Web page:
It really is a delicious pleasure watching Liverpool play right now. They have so many joy-bringers to lift the spirits, so much slippery talent and wonderful organisation with which to thrill.
And they also have James Milner.
As much as the others are great, I would pay the money merely to watch the man perhaps remarkably nicknamed ‘Millie’.
He’s brilliant is Millie. Well, OK, he’s not. But it’s a delight to watch him ploughing a furrow up and down the left. He seems to be quite literally incapable of getting tired: a Yorkshire Energiser Bunny. In the 90th minute he’s still going up and down at the same sweaty pace he did an hour and a half earlier. And he hardly ever seems to be injured. If you add in internationals, he’s already racked up 650 appearances for club and country and he’s still only 30. He’s got over 60 caps for England, and was once the youngest Premier League player to score a goal – you forget he had four years at Newcastle, two at Villa and five at City after leaving Leeds. It feels like he’s been around forever, and yet, here and now, he seems to be playing the best, most effective football of his career. It’s magnificent to see.
Born in Leeds in Yorkshire, he’s the very embodiment of that county’s unglamorous, undemonstrative, nuthin’ fancy, dependable and emotionally repressed charms. Not an ounce of concession to pretty, he’s all manly, sharp cheekbones and square jaw, looking like he was hewed out of the ground, a fully-formed football Terminator made from millstone grit. What my dad would have called “proper”, by which he meant: a male of the species without long hair, who didn’t like poetry, display any emotion apart from passive-aggressive indignation, and never, ever cried.
Somehow, it’s just perfect that his parents are called Peter and Lesley. Down-to-earth, no-nonsense names and I’d wager down-to-earth, no-nonsense people who like roast dinners, a good pair of gloves and the local news. The sort of people for whom tea is holy and a preference for a plain biscuit is a sign of moral purity.
There’s a timeless quality to him which means he could have belonged to any era. While so many modern footballers couldn’t have survived the icy mud and violence of the past, you just know Jimmy M could. You can see him coming up out of the pit to play a game in the 1890s wearing massive shorts and hob nail boots, or post-war on pitches of mud and sand, his huge calves and thighs pounding. Or in 1970s, the game all blood and snot, there he is staring Chopper Harris down. Bloody cockneys, sod off back down south and take your weak beer wi’ ye. Don Revie would have loved him for his stony-faced, never-fazed quality. He’d have been perfect for his early 70s title-winning side; like Paul Madeley, he’s capable of playing pretty much anywhere on the pitch.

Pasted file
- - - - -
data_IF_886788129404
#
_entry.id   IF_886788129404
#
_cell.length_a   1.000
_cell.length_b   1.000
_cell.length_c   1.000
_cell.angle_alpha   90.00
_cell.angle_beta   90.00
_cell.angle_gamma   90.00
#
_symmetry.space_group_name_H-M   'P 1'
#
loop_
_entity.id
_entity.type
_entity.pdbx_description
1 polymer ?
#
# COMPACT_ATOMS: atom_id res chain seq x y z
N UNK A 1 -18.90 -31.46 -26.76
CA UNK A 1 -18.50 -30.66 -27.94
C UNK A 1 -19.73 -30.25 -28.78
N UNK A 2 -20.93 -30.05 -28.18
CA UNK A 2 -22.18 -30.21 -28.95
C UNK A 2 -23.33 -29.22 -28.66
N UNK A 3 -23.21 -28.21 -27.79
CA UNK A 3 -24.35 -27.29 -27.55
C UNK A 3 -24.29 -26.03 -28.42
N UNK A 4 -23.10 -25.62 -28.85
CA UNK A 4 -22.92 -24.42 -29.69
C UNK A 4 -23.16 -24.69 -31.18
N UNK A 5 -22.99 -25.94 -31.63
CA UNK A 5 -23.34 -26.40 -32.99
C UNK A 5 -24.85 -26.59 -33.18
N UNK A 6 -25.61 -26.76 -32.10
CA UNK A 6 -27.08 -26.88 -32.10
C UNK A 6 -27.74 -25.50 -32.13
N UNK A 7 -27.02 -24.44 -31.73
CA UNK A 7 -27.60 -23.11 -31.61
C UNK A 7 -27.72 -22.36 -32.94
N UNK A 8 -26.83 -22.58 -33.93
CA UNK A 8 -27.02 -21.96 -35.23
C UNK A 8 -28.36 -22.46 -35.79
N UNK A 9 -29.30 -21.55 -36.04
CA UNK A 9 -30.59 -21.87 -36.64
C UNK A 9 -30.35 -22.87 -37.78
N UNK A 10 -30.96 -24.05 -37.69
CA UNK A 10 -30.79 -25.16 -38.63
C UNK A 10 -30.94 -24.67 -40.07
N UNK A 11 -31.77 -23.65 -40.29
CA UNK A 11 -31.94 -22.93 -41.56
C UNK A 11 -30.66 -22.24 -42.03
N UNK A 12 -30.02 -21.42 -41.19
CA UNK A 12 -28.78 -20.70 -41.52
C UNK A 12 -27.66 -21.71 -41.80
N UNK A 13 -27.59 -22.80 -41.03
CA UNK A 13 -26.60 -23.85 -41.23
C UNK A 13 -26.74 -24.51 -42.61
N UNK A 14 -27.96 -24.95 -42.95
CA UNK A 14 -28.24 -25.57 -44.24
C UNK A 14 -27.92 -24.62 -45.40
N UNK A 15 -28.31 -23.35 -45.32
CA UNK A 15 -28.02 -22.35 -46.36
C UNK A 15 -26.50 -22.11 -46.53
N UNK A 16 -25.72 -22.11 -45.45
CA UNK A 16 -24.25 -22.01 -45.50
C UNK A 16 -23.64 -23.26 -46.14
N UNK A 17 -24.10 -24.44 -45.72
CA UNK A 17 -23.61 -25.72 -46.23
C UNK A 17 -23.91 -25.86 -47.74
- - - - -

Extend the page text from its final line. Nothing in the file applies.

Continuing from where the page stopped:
And now, in the 21st century, full of new multicultural ways and faddish tactics, that’s no problem to him either. Any position you want to play me in, boss. I’m not fussed, me. I’ll do a job for you anywhere you like. No strops thrown. No ego. No dancing. No being self-regardingly precious. Just Millie being Millie.
In his career, he’s played up front, as a winger on the left and right, as a central midfielder, as a right-back and now, perhaps most incredibly, as a left-back and superb penalty taker. And it’s in this position for Jurgen Klopp that he seems to have found a permanent home. Having played further up the pitch, going forward doesn’t give him a nosebleed, but his industry and sheer doggedness means he’ll go up and down all day long, tackling, harrying and sweating. I’ll leave others to look up his stats, but I’d wager he’s top of the sweating numbers. Lord knows, he must be dehydrated at the end of every game. It comes as no surprise to read that he was his school’s cross country champion for three consecutive years, whilst also being a district 100m sprint champion.
He’s a high achiever, but one that isn’t especially stellar at anything other than keeping on keeping on. In fact, he’s made steady, predictable industry into an artform. While he may never give you a 9 or 10, he’ll never give you a 3 or 4. He’s a solid 7 or 8 week in, week out. No scorpion kicks, and he can take a pretty awful corner, but every great team needs one of these rocks of dependency on which to build their success. It’s easy to admire players who are brilliant at football, but those like Milner, whose talent doesn’t seem like a weird blessing from a higher power, are more easily empathised with.
As we watch him, he looks like a man who is working for his money. A man who seems morally, physically and spiritually incapable of not giving every game every ounce of effort. That cheers the heart, the same way watching a mongrel with one floppy ear, chasing a ball in a park does. In a soulless era of blacked-out windows, VIP rooms, caviar and champagne, Millie is a lovely warm, buttery, reassuring slice of toast and a mug of tea strong enough to stand a spoon up in.